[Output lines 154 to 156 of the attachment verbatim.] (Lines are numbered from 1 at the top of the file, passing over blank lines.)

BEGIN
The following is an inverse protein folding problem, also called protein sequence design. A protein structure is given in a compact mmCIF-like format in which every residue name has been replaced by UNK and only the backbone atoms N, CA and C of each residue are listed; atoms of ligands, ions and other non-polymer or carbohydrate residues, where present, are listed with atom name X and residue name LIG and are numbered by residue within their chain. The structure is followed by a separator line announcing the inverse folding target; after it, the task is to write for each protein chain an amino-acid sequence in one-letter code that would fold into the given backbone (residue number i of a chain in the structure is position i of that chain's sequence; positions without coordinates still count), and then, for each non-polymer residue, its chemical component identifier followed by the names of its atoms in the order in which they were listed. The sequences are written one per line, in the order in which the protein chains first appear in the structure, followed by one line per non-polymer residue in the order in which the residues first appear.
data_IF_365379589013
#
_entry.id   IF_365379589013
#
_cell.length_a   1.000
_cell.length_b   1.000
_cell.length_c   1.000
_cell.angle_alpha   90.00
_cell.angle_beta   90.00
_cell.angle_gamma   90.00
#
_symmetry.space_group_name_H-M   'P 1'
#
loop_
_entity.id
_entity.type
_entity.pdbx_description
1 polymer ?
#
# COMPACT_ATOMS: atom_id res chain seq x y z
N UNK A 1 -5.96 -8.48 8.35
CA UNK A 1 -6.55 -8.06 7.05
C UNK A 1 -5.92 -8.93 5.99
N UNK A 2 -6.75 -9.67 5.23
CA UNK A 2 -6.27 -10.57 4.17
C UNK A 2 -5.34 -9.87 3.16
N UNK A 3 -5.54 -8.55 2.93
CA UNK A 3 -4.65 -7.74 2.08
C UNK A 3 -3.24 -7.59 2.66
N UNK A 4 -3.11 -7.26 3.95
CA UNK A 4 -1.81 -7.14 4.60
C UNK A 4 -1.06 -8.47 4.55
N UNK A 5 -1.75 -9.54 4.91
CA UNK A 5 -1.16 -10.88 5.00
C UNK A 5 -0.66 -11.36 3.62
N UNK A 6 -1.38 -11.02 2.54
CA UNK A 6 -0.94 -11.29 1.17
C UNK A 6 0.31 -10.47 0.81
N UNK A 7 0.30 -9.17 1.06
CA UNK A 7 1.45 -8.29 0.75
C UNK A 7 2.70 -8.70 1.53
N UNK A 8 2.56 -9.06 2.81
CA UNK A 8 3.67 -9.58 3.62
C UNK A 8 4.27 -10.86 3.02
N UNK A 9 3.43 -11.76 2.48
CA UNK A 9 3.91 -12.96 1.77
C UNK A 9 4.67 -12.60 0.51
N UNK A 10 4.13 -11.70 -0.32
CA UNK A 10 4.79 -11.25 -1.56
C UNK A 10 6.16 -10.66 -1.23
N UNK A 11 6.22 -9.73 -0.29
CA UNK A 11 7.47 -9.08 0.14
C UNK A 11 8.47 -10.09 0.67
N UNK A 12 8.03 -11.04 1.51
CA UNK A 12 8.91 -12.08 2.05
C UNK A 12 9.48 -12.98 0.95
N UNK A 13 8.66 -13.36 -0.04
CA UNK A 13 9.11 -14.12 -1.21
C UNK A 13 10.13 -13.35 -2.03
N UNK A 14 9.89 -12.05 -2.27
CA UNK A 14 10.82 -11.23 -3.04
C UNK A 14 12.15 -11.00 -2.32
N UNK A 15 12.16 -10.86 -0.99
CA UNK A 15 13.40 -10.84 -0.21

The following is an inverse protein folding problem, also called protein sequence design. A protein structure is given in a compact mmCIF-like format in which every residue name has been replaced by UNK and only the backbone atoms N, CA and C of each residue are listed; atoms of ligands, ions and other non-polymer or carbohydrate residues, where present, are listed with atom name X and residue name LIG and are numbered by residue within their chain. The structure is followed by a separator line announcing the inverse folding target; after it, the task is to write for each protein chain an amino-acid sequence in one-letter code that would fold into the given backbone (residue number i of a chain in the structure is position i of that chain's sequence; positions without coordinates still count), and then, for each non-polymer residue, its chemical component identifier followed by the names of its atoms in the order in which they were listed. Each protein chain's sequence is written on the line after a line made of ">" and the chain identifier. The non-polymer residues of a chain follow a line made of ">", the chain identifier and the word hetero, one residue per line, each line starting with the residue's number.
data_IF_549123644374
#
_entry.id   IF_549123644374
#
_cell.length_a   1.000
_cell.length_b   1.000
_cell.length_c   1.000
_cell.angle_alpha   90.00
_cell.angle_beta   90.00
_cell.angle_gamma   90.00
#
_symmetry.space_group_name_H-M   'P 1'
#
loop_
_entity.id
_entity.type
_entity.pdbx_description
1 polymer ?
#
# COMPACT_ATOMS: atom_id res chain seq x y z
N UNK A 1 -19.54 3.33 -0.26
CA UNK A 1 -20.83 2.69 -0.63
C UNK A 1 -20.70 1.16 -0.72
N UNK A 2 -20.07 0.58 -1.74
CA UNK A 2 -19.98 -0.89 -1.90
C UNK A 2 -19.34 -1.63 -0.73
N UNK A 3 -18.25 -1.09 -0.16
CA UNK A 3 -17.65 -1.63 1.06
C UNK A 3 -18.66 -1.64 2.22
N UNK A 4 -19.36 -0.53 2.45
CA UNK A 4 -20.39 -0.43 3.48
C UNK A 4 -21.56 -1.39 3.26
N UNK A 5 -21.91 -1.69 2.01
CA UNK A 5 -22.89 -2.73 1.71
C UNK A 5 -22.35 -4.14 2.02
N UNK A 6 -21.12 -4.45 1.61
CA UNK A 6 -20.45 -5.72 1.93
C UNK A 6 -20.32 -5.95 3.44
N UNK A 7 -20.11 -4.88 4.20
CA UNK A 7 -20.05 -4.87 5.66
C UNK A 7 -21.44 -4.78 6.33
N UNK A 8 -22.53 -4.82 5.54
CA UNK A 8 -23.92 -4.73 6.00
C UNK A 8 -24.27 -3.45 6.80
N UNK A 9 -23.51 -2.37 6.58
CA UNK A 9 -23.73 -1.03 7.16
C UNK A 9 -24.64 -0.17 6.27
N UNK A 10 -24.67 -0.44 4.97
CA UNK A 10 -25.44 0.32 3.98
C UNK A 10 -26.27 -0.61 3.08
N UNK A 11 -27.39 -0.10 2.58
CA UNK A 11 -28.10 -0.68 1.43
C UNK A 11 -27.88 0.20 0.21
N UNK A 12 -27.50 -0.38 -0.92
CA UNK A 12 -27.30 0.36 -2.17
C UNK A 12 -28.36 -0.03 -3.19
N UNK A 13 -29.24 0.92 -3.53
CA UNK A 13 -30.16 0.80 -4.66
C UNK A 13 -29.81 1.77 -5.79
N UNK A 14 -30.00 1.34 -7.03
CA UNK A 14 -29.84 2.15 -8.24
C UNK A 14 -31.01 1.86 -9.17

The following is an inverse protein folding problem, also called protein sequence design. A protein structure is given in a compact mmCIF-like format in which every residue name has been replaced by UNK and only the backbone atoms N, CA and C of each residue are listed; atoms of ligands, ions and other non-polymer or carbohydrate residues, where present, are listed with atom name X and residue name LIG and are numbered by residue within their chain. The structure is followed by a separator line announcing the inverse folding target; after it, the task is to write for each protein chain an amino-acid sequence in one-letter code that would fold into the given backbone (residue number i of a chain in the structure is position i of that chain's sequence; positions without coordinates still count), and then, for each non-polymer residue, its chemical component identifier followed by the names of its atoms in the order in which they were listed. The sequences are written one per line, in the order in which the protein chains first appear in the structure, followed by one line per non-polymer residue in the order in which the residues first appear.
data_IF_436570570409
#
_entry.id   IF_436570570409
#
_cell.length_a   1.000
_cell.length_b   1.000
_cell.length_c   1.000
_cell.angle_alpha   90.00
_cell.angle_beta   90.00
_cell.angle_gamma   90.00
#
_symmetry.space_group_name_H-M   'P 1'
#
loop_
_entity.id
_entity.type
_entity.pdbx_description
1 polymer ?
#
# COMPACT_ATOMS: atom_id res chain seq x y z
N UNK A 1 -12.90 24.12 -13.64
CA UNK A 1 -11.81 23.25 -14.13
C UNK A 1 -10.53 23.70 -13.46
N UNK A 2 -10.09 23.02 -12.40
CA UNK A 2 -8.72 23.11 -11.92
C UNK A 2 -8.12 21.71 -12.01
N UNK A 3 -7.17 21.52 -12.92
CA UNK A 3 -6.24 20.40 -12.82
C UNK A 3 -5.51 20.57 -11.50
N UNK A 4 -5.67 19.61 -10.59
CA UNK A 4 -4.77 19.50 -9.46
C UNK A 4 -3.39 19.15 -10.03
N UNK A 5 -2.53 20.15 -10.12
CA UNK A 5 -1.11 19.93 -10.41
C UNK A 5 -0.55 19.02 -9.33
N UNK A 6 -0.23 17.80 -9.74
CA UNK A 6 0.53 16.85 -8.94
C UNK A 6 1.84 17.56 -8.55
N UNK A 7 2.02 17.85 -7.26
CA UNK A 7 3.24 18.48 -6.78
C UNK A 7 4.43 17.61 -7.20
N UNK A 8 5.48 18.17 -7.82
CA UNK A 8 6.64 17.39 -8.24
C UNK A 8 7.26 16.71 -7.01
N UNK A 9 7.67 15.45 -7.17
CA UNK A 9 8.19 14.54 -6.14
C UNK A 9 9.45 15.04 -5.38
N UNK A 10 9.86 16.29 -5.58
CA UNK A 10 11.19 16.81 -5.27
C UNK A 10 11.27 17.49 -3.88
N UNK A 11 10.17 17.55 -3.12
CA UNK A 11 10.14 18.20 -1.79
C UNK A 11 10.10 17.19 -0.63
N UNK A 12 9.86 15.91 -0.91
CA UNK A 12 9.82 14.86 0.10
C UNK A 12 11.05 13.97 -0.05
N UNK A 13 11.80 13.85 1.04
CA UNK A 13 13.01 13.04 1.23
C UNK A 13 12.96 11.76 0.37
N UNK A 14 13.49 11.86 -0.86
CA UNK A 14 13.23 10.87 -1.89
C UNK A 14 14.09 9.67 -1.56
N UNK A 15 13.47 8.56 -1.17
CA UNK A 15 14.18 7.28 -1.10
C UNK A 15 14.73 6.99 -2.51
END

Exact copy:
CA UNK A 2 -8.72 23.11 -11.92
C UNK A 2 -8.12 21.71 -12.01
N UNK A 3 -7.17 21.52 -12.92